Sorry for the long, looong title – just wanted to make my article topic fairly clear! I am talking about Wine (http://www.winehq.org/) , a free, open-source application that acts as a kind of “interpreter”, allowing you to run Windows-specific software on a Linux machine.
Now, I’ve been an avid Linux user/ hobbyist for more than half a decade. I play with it. I co-install it on
Windows machines. I’ve recently wiped out Windows and created two Linux-dedicated machines… And yet, I have always (ALWAYS) avoided Wine or trying to run any non-free software, and have only reluctantly installed proprietary software, on my linux babies.
Why? Because, for me, the spirit of Linux, especially Ubuntu, my distro of preference, is open. Non-exclusive. For all.
So why now do I “corrupt” my dedicated Linux (Ubuntu distro) machine? Why now? Well – because I was bored, for a large part. And – I want to be able to mess around in PSE (Photoshop ELements) on my upstairs (back-up/ non-main) computer. Which is running Lubuntu 12.04 machine (a basic version of Ubuntu, which is super light and runs well on older pcs).
At first use, I am very VERY impressed and pleased. My PSE 10, which runs great on my Windows 7 computer, actually installed and runs well on Lubuntu, too! I’ve noticed, so far, just one glitch – the Clone Stamp tool doesn’t work properly (I cannot sample). But really – so far, the Organizer, and the Editor, are running very nicely indeed!
It all happened while I was living in Japan – the Great Recycling Revolution. And I was and am very pleased to see people recycling and composting and taking measures to help preserve our environment. And – in the case of Japan – the extremely limited land means extremely limited landfill, so recycling was more pressing.
In Odawara, where I first lived in Japan, I learned that cans had to be separate from garbage, and picked up on different days. Great!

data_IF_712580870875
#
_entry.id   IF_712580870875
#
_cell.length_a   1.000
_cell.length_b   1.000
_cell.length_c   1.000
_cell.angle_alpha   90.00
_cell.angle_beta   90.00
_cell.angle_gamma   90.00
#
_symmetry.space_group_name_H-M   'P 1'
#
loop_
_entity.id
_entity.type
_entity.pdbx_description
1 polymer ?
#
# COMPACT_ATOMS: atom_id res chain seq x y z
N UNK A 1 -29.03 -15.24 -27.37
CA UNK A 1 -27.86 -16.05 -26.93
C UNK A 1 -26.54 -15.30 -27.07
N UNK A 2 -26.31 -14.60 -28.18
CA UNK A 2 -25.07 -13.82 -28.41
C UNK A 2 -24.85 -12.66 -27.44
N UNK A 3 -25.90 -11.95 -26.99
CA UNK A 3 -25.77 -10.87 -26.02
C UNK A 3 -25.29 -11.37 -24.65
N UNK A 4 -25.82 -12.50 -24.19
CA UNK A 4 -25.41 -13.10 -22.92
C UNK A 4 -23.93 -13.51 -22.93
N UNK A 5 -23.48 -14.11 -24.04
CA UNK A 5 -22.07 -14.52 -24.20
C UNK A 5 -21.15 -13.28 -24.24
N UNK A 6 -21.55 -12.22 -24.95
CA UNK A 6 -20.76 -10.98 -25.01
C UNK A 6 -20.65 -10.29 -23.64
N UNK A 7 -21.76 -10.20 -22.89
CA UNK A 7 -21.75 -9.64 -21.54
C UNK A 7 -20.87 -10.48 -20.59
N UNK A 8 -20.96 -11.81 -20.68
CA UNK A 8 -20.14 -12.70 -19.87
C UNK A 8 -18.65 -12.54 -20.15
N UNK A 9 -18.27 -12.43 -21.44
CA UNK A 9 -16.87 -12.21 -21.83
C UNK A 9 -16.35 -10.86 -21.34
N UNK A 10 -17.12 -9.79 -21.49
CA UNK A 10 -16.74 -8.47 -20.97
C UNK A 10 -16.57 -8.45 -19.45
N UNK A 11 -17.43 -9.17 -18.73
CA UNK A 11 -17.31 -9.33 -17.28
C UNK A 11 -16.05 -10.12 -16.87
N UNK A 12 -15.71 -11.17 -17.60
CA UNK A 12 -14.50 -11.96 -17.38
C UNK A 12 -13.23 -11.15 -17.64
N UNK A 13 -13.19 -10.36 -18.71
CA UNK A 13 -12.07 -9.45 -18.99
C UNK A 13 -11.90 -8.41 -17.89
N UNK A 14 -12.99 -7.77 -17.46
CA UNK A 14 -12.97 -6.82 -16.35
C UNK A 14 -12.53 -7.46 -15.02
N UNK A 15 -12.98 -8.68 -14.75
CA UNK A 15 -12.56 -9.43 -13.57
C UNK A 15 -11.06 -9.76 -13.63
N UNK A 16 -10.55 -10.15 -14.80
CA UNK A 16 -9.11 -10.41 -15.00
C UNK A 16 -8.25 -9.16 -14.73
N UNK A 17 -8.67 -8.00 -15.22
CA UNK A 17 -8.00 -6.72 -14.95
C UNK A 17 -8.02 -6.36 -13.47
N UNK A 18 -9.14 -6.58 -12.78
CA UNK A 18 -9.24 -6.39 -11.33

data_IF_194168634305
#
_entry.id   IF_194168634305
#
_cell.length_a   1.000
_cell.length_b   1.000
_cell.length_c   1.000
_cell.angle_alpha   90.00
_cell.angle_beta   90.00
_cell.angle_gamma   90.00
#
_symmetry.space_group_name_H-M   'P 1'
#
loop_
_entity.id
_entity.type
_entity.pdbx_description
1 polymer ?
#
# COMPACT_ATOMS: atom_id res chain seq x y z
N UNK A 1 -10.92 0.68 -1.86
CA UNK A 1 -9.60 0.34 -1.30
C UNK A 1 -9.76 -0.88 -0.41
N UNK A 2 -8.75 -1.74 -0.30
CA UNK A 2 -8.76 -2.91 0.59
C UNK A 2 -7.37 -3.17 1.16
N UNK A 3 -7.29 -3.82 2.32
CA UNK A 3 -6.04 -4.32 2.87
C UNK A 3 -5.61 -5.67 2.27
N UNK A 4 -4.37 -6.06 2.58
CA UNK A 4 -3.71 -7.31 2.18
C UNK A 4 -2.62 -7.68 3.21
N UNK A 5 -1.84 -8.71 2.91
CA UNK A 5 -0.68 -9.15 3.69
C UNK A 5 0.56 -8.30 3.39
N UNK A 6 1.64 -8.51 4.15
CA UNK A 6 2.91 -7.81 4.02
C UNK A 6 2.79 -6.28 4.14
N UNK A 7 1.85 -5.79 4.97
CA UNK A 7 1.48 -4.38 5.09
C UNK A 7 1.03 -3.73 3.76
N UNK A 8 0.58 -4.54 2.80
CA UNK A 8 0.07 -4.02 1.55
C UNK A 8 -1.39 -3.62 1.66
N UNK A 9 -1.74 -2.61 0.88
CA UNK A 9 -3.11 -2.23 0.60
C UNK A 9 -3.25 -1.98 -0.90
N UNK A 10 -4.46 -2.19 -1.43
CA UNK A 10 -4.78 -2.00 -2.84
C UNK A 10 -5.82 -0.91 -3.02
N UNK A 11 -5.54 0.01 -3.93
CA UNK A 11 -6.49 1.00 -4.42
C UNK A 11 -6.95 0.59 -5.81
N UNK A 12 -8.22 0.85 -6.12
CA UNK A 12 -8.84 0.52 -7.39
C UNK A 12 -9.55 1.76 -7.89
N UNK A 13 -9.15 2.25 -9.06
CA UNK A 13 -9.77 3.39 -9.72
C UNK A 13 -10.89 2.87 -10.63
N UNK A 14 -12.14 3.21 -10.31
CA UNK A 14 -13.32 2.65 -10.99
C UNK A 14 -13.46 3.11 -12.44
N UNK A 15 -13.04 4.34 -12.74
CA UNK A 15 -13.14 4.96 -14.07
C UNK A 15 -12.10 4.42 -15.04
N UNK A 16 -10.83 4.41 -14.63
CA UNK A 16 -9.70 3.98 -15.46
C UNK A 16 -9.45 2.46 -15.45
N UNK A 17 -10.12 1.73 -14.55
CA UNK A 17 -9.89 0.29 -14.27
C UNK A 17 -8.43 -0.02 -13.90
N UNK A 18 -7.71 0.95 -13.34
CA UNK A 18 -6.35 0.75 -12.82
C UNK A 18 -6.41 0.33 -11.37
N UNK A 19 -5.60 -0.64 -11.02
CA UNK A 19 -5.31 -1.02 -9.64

In Susono, a small town in the conservative and yet precocious prefecture of Shizuoka, the rules were more stringent: your trash had to be in special, transparent bags sold in Susono for Susono dwellers. If you bought your bags in Mishima and they had the Mishima city stamp on them – woe is you, for then your garbage would not be picked up. You also had to write your name and address on each bag.
The same rules applied to “Plastics” garbage – all soft-plastic items like food wrappers, Styrofoam, plastic bags, etc, which were picked up on Thursdays.
And then, there was the grand recycle station, manned by local neighborhood folks, where a whole contingent of boxes and bags would be lined up on the first and third Wednesday of each month, and into which you would separate all your recyclables: batteries, razors, kitchen utensils, pots and pans, aluminum cans, steel cans, clear glass bottles, green glass bottles, brown glass bottles, clear glass jars, etc.
These Wednesday mornings were a great chance to chat with the neighbors and let everyone know we were all doing our part.
Back in the city, in Montreal, I wanted to continue recycling, and really tried. But – the green plastic box was not very big, and yet still too bulky to manage down the winding staircase on a regular basis. I did try though. And – recycling was not mandatory, and garbage was picked up twice weekly…This made me a bit lazy, but I did recycle as much as I could.
Now, in the burbs in Quebec, I am a total recycler (of course!), but it’s much more simple and has the added bonus of a composting pickup. Food stuffs (composting) gets picked up once a week in the brown bin, while recycling (a big blue bin on wheels) is everything (paper, plastic (not Styrofoam), bottles and cans, etc all in one bin) and gets picked up every other week, with actual trash being picked up on the off-week when (when it’s not recycling pickup, it’s trash!).
I know – sounds complicated. Or just boring. But you gotta love the different way every culture treats their trash and their environment!
I’ve been meditating and practicing mindfulness regularly for many years – but, of course, it’s easy to become distracted and abandon such practices when life throws a curve ball. And that is exactly when you need to stick with the practice most.